Omega-3 fatty acids are frequently in the news for their proposed myriad health benefits—everything from reducing risk of heart disease and cancer to alleviating symptoms of arthritis. The two omega-3 fatty acids most often mentioned are EPA and DHA, which are found in certain types of fatty fish. A third omega-3 fat, alpha-linolenic acid (ALA), makes the news much less frequently, but is, in fact, the omega-3 fatty acid that is actually an essential nutrient. That is, it’s the only one of the omega-3 fats that is required in the diet. EPA and DHA are not considered essential since humans can make them from ALA. Soybean oil is the major source of ALA in American diets.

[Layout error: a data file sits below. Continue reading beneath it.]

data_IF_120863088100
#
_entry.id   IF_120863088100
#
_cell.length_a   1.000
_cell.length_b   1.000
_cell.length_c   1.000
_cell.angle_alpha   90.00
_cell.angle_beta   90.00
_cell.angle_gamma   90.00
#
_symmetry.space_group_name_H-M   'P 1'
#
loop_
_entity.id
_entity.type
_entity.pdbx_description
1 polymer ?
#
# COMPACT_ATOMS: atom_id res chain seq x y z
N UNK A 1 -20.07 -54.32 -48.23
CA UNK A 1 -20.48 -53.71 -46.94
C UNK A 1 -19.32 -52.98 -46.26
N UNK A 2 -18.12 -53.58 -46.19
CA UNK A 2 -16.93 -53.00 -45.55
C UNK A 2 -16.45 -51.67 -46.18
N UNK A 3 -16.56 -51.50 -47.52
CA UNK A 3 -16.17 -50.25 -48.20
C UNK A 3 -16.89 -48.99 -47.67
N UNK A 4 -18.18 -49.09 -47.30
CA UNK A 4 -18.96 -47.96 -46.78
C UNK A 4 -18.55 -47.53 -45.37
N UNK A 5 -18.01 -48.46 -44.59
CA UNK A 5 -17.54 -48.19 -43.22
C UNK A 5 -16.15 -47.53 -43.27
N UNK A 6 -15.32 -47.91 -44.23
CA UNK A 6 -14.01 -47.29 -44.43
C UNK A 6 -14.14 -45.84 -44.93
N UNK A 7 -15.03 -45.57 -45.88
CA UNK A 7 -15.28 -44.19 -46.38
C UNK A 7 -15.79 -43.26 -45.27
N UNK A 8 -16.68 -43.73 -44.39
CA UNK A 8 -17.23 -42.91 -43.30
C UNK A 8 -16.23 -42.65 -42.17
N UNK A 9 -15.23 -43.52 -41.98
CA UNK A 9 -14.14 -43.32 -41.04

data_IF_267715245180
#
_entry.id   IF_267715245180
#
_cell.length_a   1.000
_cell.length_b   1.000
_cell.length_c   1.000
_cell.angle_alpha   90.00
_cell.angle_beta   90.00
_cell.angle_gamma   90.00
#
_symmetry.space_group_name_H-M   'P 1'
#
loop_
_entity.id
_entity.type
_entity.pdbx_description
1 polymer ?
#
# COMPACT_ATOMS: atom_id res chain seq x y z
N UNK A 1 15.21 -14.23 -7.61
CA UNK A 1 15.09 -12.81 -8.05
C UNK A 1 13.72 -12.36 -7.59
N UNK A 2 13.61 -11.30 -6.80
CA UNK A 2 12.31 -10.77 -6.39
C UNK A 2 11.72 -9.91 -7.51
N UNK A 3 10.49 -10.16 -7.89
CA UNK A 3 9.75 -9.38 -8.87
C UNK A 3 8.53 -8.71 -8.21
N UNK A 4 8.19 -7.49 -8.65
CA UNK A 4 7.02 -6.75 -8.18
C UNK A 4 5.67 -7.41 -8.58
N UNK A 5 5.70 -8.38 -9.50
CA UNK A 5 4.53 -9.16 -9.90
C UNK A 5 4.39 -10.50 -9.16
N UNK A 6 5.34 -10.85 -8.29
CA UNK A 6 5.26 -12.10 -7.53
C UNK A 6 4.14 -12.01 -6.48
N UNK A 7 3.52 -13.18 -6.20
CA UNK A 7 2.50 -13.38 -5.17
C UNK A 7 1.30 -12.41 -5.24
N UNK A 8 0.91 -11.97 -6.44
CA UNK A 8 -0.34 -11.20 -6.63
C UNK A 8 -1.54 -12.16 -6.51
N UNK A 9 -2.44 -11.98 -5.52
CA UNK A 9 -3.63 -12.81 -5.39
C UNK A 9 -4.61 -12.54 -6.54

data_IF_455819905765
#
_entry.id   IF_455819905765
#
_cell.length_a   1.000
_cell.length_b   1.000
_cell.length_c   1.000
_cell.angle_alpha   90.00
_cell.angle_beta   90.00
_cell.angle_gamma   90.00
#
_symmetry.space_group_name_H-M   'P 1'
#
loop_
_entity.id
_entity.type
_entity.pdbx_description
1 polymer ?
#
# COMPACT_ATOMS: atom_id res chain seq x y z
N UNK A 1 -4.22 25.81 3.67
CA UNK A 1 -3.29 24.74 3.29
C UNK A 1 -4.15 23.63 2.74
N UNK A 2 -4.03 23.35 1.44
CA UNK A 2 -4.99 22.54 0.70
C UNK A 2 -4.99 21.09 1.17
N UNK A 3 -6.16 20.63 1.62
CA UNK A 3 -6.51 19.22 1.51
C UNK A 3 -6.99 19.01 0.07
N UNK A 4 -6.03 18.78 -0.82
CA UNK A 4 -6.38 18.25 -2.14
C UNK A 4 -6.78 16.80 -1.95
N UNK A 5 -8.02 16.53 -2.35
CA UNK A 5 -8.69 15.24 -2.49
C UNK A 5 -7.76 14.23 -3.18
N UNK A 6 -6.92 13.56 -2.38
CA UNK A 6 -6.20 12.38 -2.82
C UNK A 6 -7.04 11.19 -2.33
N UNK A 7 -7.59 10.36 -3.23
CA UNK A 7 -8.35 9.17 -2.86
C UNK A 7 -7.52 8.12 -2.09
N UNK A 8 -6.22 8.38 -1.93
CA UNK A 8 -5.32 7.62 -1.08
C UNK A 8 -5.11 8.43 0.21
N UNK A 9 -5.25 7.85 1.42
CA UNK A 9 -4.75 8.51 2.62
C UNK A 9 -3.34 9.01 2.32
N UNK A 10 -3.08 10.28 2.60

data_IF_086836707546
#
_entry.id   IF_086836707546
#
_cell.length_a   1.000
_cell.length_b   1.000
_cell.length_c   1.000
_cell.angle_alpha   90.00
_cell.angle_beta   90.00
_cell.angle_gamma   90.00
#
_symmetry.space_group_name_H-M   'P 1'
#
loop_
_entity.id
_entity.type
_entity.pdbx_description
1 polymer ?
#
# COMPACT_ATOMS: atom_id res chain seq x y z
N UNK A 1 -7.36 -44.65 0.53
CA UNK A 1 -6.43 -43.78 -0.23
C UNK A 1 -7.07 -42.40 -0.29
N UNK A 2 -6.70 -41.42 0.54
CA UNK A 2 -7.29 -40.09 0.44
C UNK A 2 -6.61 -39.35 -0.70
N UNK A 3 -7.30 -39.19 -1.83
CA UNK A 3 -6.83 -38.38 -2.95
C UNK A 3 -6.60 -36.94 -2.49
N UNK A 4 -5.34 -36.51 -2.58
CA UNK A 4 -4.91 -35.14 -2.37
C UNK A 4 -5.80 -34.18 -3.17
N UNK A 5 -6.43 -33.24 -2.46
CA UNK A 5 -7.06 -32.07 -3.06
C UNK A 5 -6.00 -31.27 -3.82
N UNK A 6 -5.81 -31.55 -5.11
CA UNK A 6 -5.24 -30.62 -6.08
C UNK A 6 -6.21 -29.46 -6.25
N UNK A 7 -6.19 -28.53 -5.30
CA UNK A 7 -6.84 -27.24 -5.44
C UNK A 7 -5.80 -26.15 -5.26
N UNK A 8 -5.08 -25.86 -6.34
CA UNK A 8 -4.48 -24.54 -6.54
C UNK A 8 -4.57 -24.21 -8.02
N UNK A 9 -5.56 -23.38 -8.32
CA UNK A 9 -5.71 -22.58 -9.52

While much research has focused on heart healthy benefits of DHA and EPA, a new study from the Harvard Medical School, provides support for the coronary benefits of ALA.
Led by Dr. An Pan, the research team conducted an analysis involving 27 studies that included 251,049 subjects and 15,327 cardiovascular disease events, such as heart attacks. Results showed that greater intake of ALA, as determined by dietary intake or blood ALA levels, was associated with a 14% reduction in risk. Furthermore, each 1 gram per day increment of ALA intake was associated with a 10% lower risk of coronary heart disease death. An easy way to increase ALA is to eat soyfoods. Just two servings of full-fat soyfoods can provide as much as one gram of ALA. Soyfoods can help to reduce heart disease risk in other ways, as well. As recognized by the US Food and Drug Administration, soy protein directly lowers blood cholesterol levels.
Pan A, Chen M, Chowdhury R, et al. alpha-Linolenic acid and risk of cardiovascular disease: a systematic review and meta-analysis. Am J Clin Nutr 96:1262-73, 2012.